Lopit Community In Torit Celebrates Cultural Heritage

The Lopit Community residing in Torit County, one of the multiethnic groups in Eastern Equatoria State celebrated the launch of their 5 repaired and decorated traditional drums, this year's crop harvests and held the annual wrestling competition among other sports.

Lopit Community In Torit Celebrates Cultural Heritage
The 5 repaired Lopit community drums displayed with pomp and glamour [©Gurtong]

By Peter Lokale Nakimangole
TORIT, 8th February 2012 [Gurtong] – The Lopit Community residing in Torit County, one of the multiethnic groups in Eastern Equatoria State celebrated the launch of their 5 repaired and decorated traditional drums, this year's crop harvests and held the annual wrestling competition among other sports.
 

Lopit community representatives explained that celebrating this years’ crop harvests served as a thanksgiving expression to God for the little given to them.

Launching of their old repaired traditional drums basically meant to accompany the Lopit community traditional dances is also a sign of conserving the community’s cultural heritage.

The three day event which started at the dawn of Friday 27 January 2012 at Iliangi residential area concluded late 29th Sunday evening symbolizes the revival of cultural diversities of South Sudanese as a real pictogram of African cultures.
 
The Lopit Community Chairperson, Mr. Louis Abalu explained that the 5 launched drums were originally used by the Lopit traditional dancers currently residing in Torit, one of the then Government controlled areas in the former Sudan.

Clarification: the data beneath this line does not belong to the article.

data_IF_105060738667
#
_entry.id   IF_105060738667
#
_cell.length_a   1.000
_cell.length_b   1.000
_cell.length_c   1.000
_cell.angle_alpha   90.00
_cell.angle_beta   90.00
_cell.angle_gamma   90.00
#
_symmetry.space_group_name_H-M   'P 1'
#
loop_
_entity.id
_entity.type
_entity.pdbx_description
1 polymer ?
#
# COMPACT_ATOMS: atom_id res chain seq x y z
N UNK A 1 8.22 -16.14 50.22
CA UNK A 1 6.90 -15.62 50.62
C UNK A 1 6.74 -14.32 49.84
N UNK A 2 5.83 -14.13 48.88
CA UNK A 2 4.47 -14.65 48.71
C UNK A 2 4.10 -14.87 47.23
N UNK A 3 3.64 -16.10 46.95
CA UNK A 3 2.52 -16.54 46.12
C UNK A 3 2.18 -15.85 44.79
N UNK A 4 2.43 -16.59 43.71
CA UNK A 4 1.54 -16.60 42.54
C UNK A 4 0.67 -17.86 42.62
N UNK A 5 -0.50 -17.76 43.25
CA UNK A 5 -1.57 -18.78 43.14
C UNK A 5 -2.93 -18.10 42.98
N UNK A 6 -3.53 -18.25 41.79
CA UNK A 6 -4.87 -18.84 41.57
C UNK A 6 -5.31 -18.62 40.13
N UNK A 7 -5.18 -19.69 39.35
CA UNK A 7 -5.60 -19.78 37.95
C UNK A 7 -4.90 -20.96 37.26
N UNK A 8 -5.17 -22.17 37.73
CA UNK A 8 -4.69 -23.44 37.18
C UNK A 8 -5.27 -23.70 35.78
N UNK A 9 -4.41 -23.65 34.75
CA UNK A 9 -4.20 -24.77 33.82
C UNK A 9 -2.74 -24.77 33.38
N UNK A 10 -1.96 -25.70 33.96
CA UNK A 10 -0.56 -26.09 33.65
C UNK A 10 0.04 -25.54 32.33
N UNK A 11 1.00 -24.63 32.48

“These drums were abandoned and kept in a small hut where community members have been taking care until their repair. These drums are good for performance; they provide charming bits of melody,” Abalu said.
 
Gurtong interviewed an elderly person from the community who expressed that, “just like other South Sudanese ethnic clusters, we felt that it was necessary to thank God for better harvests we got this year and for what he has done to us in comparison to the past unfortunate years.”

“This is at least the best news, perhaps a surprise that has never happened before and after the signing of the Comprehensive Peace Agreement (CPA) in 2005. All those years, our community together with all other South Sudanese communities witnessed great deal of suffering of prolonged hunger. This is a year full of blessings,” he continued.    

 

Lopit Community dancers in action

 
Mr. Louis Abalu described the musical prowess and characteristics of the newly re-launched drums. The instruments are clearly heard in harmony with pleasant melody. The drums produce unique treble and bass tones when played.
 
According to Abalu, their dance also plays a significant role in rites of passage; harvest, weddings, birth, funerals including prayers for rains mostly in honour of ancestors. Each dance has its own song with specific meaning. 
 
Wrestling
The annual wrestling event for 2012 was truly interesting since it took long to pronounce the winner. After a long struggle, Mr. Lomoro aged 28 unexpectedly and gallantly emerged the strongest conqueror of all the wrestlers. 

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